Saturday, June 18, 2016
Are You Kidding Me ?
3:16 am cdt
I found this on the back of one of the comics in my collection
I laughed so hard I fell out of
It's on the back of a
1993 comic titled "Mystery Incorporated".
Tuesday, June 14, 2016
6:40 pm cdt
The Guatemalan Quetzal (Scott no. 25) was one
of the most beautiful stamps in the world.
was issued Novemeber 7, 1881.
It is engraved
and has 12 perforations per two centimeters horizontally and vertically.
The resplendent quetzal is a large trogon, a forest bird of the warm regions of the New World, having
brilliant lustrous plumage and long tails.
quetzal is of Central America and South America and has golden-green and scarlet plumage.
Here's an example from my stamp collection.
I found it in an old decaying stamp album that was printed in the first decade of the 20th century.
For the next few weeks I'll be talking
about the first day covers of ArtCraft along with everything else.
ArtCraft closed it's doors recently after 76 years of making philatelic history.
I'm predicting a sudden, salubrious escalation in the value
of the ArtCraft cachet, all ArtCraft first day covers and ArtCraft portrait cards.
Including those connected to the Postal Commemorative Society
Their departure signals the end of an extraordinarily crucial,
very important, highly significant and exceedingly meaningful period in philately
A mournful signal which will be heard around the world and
lamented throughout the multitude of collectors
and Sam August treasured their associations with the world's greatest philatelists
Leo's contributions to our hobby were significant enough
to earn the coveted Luft Award and a place in the American Philatelic Society Hall of Fame.
ArtCraft has well-earned it's place in the great chronological
record in the history of philately.
raised ink, line-engraved intaglio printed cachets rank among the most aesthetic in the world.
ArtCraft cachets are not just beautiful.
They are works
of art that showcase the wonders of the world and illuminate the powers of human creativity and ingenuity.
The Coober Pedy Cover
One of the World's Great Philatelic Rarities
Could this become la pièce
de résistance de toute la modern Australian philatélie ?
Coober Pedy is a town in northern South Australia. The town is sometimes referred to as the "opal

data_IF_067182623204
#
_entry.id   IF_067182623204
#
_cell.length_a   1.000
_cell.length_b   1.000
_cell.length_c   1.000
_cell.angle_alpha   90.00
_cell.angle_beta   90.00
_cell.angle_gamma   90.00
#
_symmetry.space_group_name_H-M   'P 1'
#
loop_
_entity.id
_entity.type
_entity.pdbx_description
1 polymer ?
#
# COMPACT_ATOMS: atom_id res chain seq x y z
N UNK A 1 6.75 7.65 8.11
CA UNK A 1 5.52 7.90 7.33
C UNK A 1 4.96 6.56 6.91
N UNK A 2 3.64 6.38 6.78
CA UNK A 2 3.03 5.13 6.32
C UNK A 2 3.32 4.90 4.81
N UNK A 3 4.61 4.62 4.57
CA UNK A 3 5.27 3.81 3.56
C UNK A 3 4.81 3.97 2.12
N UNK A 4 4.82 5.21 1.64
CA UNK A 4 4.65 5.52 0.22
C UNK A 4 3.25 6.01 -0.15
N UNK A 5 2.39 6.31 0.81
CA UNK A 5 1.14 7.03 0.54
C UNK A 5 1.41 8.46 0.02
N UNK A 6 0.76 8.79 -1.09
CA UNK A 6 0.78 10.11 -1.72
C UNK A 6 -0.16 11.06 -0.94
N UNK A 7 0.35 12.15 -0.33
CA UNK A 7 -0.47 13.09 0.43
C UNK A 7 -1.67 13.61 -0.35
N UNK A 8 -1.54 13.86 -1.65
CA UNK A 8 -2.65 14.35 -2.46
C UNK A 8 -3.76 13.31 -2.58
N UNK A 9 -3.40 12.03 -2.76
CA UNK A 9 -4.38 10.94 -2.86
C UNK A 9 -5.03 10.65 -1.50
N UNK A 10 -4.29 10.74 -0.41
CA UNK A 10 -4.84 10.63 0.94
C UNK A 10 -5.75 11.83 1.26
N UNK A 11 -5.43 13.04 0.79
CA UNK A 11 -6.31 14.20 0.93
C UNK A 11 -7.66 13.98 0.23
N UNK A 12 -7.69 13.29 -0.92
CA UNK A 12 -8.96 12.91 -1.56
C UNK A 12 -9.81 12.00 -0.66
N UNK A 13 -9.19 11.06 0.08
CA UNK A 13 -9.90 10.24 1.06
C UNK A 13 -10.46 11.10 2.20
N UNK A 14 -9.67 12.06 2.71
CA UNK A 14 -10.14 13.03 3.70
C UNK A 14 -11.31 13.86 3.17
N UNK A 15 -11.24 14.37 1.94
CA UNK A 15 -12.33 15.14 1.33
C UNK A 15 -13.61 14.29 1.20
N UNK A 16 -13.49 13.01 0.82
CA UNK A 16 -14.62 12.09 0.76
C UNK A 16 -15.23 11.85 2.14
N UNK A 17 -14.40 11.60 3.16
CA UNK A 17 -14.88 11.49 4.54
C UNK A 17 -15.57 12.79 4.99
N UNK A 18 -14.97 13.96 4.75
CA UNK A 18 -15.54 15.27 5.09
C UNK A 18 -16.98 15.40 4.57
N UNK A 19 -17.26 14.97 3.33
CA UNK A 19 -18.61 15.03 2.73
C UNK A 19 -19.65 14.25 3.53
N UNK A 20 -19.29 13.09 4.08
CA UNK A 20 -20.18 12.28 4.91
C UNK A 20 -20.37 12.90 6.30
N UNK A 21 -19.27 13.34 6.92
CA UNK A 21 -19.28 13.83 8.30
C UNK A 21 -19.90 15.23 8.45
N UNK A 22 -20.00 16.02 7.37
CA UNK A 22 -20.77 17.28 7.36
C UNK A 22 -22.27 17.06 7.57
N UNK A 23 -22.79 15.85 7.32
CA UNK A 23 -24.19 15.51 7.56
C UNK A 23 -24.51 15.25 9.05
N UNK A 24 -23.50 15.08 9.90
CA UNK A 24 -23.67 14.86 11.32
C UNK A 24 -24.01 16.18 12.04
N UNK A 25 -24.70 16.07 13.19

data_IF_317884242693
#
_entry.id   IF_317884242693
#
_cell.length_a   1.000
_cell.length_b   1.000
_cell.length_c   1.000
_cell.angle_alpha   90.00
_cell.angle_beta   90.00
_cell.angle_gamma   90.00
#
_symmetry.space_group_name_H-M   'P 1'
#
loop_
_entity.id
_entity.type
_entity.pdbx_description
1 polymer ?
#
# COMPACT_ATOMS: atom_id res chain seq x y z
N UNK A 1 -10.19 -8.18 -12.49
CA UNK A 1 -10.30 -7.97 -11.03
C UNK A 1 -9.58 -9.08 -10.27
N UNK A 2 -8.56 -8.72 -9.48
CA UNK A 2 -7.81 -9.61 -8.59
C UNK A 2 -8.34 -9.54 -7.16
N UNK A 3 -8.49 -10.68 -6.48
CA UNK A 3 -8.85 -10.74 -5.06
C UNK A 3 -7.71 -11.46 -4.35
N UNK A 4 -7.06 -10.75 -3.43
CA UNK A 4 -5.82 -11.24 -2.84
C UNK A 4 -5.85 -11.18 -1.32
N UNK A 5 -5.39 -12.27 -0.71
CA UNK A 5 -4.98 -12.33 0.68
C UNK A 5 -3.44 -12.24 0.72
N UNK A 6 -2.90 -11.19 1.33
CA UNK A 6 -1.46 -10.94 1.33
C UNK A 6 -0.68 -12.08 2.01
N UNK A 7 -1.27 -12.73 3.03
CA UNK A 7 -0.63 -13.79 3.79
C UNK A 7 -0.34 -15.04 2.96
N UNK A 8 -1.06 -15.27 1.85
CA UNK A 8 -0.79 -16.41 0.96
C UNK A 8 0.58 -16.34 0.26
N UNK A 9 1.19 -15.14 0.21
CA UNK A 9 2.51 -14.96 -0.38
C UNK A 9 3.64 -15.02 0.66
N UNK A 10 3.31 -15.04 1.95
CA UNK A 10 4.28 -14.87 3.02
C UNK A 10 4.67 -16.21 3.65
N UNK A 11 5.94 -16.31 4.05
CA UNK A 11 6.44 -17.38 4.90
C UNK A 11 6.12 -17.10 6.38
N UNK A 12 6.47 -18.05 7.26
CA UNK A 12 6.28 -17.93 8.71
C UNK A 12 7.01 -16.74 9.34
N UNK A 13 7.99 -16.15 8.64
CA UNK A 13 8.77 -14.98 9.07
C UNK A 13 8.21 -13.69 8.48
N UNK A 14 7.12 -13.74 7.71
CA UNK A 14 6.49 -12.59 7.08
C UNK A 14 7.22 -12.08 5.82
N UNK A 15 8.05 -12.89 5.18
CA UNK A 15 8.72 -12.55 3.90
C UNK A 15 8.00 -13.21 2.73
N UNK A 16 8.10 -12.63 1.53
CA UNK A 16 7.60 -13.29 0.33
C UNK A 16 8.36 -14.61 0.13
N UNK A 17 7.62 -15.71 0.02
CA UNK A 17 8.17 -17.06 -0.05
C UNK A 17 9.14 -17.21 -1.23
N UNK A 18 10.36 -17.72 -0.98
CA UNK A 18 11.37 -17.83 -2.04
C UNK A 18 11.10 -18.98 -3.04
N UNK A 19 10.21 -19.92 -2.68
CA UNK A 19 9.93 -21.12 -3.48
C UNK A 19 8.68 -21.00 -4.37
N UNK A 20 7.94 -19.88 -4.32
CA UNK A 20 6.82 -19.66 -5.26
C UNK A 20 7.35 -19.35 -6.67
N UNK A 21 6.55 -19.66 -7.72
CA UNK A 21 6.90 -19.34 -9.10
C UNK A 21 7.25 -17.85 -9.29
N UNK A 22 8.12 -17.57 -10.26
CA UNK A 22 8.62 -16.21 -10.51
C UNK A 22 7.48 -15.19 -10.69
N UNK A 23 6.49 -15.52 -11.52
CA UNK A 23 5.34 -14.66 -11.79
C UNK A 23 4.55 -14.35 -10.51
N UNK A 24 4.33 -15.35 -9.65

capital of the world" because of the quantity of precious opals that are mined there. Coober Pedy is renowned for its
below-ground residences,called "dugouts", which are built in this fashion due to the scorching daytime heat.
The name "Coober Pedy" comes from the local Aboriginal term kupa-piti, which means "white man's hole".
Opal was found in Coober Pedy on 1 February 1915; since then the town has been supplying most of the world's gem-quality
opal. Coober Pedy today relies as much on tourism as the opal mining industry to provide the community with employment
and sustainability. Coober Pedy has over 70 opal fields and is the largest opal mining area in the world.
Pedy - no village, no buildings, no roads, just desert, mountains dotted with boulders. A bizarre lunar landscape, but
for opal seekers is the most exciting place on earth, where again every day is the true challenge, happiness and luck just
a shovel width apart and where life is defined by two words: winners and losers. Coober Pedy, grab your hat, throw it
into the air and where it lands start digging !
Numbers are the copyrighted property of Amos Press Inc., dba Scott
Publishing Co. The marks Scott and Scott’s are Registered in the U.S. Patent and Trademark Office,
and are trademarks of Amos Press, Inc. dba Scott Publishing Co. No
use may be
made of these marks or of
material which is reprinted from a copyrighted
of Amos Press, Inc., without the express written permission of Amos
Press, Inc., dba Scott Publishing Co., Sidney, Ohio 45365.”